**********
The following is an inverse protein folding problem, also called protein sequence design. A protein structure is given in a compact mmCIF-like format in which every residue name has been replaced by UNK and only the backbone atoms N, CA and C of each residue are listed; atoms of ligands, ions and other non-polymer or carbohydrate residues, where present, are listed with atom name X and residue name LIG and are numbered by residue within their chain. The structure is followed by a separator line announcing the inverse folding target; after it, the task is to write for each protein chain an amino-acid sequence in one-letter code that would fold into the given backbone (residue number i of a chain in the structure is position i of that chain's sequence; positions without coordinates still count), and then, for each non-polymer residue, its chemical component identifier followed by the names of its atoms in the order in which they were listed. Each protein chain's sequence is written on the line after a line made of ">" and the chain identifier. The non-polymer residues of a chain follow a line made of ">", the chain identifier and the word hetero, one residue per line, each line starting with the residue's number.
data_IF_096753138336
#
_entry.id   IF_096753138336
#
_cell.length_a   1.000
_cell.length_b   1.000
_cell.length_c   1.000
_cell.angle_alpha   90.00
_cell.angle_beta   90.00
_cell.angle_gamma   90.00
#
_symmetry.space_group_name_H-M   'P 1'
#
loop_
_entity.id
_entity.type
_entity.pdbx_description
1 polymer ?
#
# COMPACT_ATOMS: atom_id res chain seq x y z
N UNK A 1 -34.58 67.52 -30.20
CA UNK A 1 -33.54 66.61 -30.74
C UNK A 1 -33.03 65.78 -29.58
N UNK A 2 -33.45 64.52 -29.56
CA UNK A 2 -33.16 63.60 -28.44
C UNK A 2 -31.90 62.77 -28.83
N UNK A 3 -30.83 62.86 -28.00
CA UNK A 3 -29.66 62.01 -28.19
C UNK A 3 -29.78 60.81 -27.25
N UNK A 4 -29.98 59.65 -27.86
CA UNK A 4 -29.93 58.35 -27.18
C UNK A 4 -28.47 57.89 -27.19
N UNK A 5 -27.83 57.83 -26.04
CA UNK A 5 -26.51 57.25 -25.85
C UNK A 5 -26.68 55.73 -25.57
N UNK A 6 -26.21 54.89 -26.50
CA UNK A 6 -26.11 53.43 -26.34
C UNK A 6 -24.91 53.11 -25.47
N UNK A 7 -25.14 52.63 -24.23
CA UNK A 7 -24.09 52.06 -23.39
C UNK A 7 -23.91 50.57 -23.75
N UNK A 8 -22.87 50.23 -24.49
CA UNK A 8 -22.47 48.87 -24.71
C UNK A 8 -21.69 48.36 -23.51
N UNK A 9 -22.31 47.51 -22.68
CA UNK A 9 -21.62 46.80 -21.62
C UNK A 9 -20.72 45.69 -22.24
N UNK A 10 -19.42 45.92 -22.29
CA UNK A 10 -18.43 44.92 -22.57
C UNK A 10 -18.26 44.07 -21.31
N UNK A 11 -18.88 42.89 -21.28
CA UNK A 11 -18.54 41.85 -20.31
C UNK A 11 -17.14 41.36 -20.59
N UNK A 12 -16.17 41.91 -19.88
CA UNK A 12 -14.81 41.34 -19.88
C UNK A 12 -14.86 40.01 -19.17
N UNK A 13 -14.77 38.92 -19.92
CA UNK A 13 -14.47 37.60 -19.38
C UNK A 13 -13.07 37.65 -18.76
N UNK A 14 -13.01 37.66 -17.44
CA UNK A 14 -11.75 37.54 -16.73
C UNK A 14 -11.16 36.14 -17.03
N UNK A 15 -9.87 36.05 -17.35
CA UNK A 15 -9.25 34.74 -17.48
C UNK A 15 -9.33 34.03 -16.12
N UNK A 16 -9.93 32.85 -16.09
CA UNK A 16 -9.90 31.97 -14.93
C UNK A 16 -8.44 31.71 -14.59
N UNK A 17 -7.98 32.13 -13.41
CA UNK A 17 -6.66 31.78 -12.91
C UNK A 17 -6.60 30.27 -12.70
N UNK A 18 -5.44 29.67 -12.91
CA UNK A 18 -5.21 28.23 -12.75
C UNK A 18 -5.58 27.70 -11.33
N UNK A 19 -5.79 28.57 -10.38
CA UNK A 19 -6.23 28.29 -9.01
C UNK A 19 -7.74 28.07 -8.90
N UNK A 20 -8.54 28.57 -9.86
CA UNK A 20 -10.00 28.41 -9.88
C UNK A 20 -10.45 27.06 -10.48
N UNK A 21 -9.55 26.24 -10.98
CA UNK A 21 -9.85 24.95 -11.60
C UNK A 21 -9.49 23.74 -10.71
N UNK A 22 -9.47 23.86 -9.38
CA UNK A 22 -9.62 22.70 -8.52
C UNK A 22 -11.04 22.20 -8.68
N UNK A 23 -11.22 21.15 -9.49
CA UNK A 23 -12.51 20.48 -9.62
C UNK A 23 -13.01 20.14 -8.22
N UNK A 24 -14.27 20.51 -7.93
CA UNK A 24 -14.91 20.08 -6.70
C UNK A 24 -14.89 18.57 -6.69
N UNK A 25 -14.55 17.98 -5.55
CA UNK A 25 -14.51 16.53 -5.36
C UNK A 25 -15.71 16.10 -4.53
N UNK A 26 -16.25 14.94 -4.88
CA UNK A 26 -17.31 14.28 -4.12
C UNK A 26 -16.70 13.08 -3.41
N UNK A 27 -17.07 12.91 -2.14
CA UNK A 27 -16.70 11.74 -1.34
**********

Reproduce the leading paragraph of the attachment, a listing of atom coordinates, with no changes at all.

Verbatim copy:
The following is an inverse protein folding problem, also called protein sequence design. A protein structure is given in a compact mmCIF-like format in which every residue name has been replaced by UNK and only the backbone atoms N, CA and C of each residue are listed; atoms of ligands, ions and other non-polymer or carbohydrate residues, where present, are listed with atom name X and residue name LIG and are numbered by residue within their chain. The structure is followed by a separator line announcing the inverse folding target; after it, the task is to write for each protein chain an amino-acid sequence in one-letter code that would fold into the given backbone (residue number i of a chain in the structure is position i of that chain's sequence; positions without coordinates still count), and then, for each non-polymer residue, its chemical component identifier followed by the names of its atoms in the order in which they were listed. Each protein chain's sequence is written on the line after a line made of ">" and the chain identifier. The non-polymer residues of a chain follow a line made of ">", the chain identifier and the word hetero, one residue per line, each line starting with the residue's number.